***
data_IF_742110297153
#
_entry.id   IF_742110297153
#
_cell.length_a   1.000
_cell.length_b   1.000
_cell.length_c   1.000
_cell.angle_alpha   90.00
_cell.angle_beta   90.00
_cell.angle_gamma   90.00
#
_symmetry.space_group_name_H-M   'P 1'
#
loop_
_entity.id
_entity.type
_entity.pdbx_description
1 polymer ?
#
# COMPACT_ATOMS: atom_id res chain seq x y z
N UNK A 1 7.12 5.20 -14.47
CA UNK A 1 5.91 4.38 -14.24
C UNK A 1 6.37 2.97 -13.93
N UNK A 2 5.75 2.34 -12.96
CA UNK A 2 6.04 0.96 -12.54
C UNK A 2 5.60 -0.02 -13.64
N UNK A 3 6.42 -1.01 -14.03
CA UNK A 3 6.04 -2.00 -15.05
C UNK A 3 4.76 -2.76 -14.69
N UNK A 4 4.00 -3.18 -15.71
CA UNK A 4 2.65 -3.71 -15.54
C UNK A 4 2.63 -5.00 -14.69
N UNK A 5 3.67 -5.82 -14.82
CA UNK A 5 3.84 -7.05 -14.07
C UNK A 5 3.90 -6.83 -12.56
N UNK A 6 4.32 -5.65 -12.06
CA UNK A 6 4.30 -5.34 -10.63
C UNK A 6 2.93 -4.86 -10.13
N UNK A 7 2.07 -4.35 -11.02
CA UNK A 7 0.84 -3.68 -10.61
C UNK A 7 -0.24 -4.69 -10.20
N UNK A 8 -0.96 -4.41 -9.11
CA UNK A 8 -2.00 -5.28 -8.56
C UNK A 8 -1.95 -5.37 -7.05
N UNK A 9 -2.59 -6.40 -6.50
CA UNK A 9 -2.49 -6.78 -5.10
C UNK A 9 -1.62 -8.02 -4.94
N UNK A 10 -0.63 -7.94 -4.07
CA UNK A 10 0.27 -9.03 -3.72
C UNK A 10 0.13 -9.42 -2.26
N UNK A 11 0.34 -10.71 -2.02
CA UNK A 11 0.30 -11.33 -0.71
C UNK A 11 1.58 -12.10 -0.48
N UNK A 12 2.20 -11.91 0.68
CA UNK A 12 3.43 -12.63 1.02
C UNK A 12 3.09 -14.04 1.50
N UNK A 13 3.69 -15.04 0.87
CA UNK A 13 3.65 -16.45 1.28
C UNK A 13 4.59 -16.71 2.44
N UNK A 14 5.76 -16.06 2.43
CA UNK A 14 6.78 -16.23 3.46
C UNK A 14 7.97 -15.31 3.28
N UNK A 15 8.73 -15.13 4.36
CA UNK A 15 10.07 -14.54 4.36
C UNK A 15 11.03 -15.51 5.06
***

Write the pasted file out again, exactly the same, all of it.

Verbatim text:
data_IF_742110297153
#
_entry.id   IF_742110297153
#
_cell.length_a   1.000
_cell.length_b   1.000
_cell.length_c   1.000
_cell.angle_alpha   90.00
_cell.angle_beta   90.00
_cell.angle_gamma   90.00
#
_symmetry.space_group_name_H-M   'P 1'
#
loop_
_entity.id
_entity.type
_entity.pdbx_description
1 polymer ?
#
# COMPACT_ATOMS: atom_id res chain seq x y z
N UNK A 1 7.12 5.20 -14.47
CA UNK A 1 5.91 4.38 -14.24
C UNK A 1 6.37 2.97 -13.93
N UNK A 2 5.75 2.34 -12.96
CA UNK A 2 6.04 0.96 -12.54
C UNK A 2 5.60 -0.02 -13.64
N UNK A 3 6.42 -1.01 -14.03
CA UNK A 3 6.04 -2.00 -15.05
C UNK A 3 4.76 -2.76 -14.69
N UNK A 4 4.00 -3.18 -15.71
CA UNK A 4 2.65 -3.71 -15.54
C UNK A 4 2.63 -5.00 -14.69
N UNK A 5 3.67 -5.82 -14.82
CA UNK A 5 3.84 -7.05 -14.07
C UNK A 5 3.90 -6.83 -12.56
N UNK A 6 4.32 -5.65 -12.06
CA UNK A 6 4.30 -5.34 -10.63
C UNK A 6 2.93 -4.86 -10.13
N UNK A 7 2.07 -4.35 -11.02
CA UNK A 7 0.84 -3.68 -10.61
C UNK A 7 -0.24 -4.69 -10.20
N UNK A 8 -0.96 -4.41 -9.11
CA UNK A 8 -2.00 -5.28 -8.56
C UNK A 8 -1.95 -5.37 -7.05
N UNK A 9 -2.59 -6.40 -6.50
CA UNK A 9 -2.49 -6.78 -5.10
C UNK A 9 -1.62 -8.02 -4.94
N UNK A 10 -0.63 -7.94 -4.07
CA UNK A 10 0.27 -9.03 -3.72
C UNK A 10 0.13 -9.42 -2.26
N UNK A 11 0.34 -10.71 -2.02
CA UNK A 11 0.30 -11.33 -0.71
C UNK A 11 1.58 -12.10 -0.48
N UNK A 12 2.20 -11.91 0.68
CA UNK A 12 3.43 -12.63 1.02
C UNK A 12 3.09 -14.04 1.50
N UNK A 13 3.69 -15.04 0.87
CA UNK A 13 3.65 -16.45 1.28
C UNK A 13 4.59 -16.71 2.44
N UNK A 14 5.76 -16.06 2.43
CA UNK A 14 6.78 -16.23 3.46
C UNK A 14 7.97 -15.31 3.28
N UNK A 15 8.73 -15.13 4.36
CA UNK A 15 10.07 -14.54 4.36
C UNK A 15 11.03 -15.51 5.06